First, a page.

I am a mother. I am a birth mother. It is interesting how people prefer one or the other with a passion, which poses the question: Why are folks so fixated on names in adoption?
It seems to me that in today’s society everything has a name—very specific names. Some names cut to the chase, and others only confuse and irritate people. Let me break it down like this…
Long ago it was customary to call women who had children and did not raise them (another family raised the child), a biological mother. Then, when that term was deemed too cold and politically incorrect, it changed to birth mother. That was used for a while until people found it offensive, too. So started a bevy of other names to describe those of us who gave birth such as natural mother, life mother, first mother, relinquishing mother, mother removed, just to name a few.
All of these contain one word in common: mother.
In my opinion, I think a mother can call herself what ever she wants. Sure, it may offend other people, but we are not going to make everyone happy all the time. Besides, in any other realm would we allow someone else to choose what we want to be called and accept it so easily? No. Why then, in this case, are we compliant about changing who we are in order to accommodate others?
I did it in this post; I already accommodated others in this very writing. Notice how I chose to word this sentence: “Long ago it was customary to call women who had children and did not raise them (another family raised the child), a biological mother.” I did not use the words, “gave up a child for adoption,” and I did not use the words “placed a child for adoption,” nor did I use the words, “I was coerced into giving my child away for adoption.” I am very, very careful in what I say when I write. I have learned along the way that no matter how hard I try to make a point, often there will be more outrage about HOW I said what I said, as opposed to WHAT it is that I said.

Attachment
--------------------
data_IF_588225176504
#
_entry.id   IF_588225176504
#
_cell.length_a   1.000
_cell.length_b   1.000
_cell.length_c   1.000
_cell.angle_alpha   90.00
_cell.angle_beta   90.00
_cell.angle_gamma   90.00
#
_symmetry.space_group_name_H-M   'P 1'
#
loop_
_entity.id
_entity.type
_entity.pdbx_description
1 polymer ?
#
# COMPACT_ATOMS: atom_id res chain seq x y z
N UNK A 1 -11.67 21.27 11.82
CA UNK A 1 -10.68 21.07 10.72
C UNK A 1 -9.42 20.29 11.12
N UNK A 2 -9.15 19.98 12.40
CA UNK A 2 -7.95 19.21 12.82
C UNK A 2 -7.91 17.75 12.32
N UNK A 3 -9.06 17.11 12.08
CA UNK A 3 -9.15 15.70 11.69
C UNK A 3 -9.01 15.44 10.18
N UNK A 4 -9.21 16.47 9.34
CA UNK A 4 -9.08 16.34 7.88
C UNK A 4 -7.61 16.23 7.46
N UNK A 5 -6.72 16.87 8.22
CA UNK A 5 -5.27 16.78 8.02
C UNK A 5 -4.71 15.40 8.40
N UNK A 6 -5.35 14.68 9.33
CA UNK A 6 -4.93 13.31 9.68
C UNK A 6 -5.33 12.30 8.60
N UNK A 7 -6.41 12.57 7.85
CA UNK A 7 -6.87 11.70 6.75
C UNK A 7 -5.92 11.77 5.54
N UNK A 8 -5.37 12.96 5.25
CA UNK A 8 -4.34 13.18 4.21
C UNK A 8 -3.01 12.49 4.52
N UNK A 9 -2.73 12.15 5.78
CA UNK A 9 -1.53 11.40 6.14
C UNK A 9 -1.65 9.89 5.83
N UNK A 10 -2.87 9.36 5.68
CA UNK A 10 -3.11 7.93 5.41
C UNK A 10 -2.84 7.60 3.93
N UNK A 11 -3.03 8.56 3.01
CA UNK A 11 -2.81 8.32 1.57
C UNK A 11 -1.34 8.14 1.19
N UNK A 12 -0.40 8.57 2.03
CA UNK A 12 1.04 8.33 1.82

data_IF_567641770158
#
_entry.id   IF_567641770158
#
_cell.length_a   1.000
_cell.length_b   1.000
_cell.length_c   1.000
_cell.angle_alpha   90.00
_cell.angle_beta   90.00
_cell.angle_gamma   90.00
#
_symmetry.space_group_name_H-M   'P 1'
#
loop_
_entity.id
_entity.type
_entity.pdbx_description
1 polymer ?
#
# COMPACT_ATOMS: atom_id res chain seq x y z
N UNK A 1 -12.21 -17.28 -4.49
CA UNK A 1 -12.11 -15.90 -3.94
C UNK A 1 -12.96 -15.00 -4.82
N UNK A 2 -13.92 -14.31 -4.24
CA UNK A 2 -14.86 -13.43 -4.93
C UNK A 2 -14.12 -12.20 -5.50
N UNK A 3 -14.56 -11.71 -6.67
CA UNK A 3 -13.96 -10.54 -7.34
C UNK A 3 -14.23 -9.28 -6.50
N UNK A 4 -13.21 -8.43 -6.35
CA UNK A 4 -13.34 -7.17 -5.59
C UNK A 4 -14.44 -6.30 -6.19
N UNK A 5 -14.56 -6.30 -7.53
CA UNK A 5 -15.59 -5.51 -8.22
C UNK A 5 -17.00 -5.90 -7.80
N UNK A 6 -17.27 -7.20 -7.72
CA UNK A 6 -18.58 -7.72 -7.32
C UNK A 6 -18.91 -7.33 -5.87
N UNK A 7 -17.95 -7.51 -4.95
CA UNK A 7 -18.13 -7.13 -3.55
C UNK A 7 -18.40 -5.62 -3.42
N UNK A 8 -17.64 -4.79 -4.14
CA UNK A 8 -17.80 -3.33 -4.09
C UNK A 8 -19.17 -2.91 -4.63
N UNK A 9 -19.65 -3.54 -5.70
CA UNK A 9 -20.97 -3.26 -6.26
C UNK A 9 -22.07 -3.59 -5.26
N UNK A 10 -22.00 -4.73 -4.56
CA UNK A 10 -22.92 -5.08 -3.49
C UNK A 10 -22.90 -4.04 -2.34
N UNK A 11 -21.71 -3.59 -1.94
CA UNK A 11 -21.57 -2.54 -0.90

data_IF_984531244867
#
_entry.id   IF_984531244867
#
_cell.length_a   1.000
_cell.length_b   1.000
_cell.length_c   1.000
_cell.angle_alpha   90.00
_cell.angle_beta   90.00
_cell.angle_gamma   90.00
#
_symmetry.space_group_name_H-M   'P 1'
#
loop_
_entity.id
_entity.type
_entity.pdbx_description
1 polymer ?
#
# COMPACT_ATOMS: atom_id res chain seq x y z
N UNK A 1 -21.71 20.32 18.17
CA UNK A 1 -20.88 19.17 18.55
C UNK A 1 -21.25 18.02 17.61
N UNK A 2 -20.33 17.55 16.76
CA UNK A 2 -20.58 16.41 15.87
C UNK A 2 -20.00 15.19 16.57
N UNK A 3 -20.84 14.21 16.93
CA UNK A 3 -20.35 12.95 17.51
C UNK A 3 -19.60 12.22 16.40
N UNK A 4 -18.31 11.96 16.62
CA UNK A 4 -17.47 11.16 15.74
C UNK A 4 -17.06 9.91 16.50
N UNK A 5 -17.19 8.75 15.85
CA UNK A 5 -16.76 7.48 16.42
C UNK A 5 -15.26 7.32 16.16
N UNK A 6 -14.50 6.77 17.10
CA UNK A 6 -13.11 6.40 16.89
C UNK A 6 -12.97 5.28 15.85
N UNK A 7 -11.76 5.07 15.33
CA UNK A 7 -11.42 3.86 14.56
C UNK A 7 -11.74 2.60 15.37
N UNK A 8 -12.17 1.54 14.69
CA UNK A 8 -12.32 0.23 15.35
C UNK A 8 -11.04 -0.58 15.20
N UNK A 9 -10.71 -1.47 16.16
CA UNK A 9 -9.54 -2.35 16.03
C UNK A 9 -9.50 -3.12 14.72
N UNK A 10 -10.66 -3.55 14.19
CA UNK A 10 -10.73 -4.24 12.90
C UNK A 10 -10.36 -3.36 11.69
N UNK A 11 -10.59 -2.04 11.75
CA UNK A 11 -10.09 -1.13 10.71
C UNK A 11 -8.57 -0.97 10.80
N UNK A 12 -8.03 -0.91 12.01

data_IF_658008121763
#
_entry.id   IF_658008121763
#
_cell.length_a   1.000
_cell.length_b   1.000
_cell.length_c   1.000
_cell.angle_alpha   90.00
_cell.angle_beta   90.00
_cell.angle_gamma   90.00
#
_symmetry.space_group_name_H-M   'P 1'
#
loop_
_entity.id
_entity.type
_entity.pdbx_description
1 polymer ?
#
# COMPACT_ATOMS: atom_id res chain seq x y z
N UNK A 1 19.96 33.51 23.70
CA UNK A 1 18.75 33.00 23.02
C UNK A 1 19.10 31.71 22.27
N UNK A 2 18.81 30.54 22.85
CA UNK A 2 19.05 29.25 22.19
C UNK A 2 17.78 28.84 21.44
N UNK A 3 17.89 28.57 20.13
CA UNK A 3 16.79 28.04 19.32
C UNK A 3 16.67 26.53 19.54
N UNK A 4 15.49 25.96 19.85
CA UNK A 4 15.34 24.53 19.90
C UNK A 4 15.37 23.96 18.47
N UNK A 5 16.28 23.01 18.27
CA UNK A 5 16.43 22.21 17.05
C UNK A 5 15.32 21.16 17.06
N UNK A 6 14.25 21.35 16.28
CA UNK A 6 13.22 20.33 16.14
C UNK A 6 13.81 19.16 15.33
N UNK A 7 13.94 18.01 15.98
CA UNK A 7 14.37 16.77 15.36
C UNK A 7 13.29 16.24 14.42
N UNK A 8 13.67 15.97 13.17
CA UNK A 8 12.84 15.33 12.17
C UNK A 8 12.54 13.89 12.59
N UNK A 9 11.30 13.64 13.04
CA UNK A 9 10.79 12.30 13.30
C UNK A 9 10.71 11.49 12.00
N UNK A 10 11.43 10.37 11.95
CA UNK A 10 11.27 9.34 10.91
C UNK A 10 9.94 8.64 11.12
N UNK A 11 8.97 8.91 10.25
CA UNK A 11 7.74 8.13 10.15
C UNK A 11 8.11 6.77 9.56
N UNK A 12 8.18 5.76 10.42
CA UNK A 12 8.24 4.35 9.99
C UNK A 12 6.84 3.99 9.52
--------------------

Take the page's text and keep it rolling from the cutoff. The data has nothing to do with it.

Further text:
Let me throw this out there. Have the names for the other two sides of adoption changed dramatically in the last decade, century, or, oh, let’s just say since the beginning of time? No, they have not.
The child is known as an adoptee, and the adoptive parents are known as adoptive parents. No other names. No fighting over what they are referred to in conversation. I do not often see complaints in online chats about what those two sides of adoption are named, but go on a site and use birth mother, and there will be at least one who comes into the conversation to say, “You are NOT a birth mother!” Others school you on how inappropriate it is to use that name when adoptees are present. Or better yet, other mothers want you to know that you just “slapped them in the face” for simply using the words birth and mother together. For me, it is a sure bet that I will see at least one person say, “You are not a B MOMMY!”
Uh, yes I am. I am a mother who gave birth, but did not raise her child. I am a birth mother. Personally, I use this because a) that is what I have been using quite comfortably for many years, and b) when I say this, there is no doubt in anyone’s mind where my voice is coming from. In other words, no one speculates as to who I am when I say those two words together. Natural mother? Relinquishing mother? When I say birth mother, people automatically understand what I mean.
So, I ask: Why are there so many names in adoption?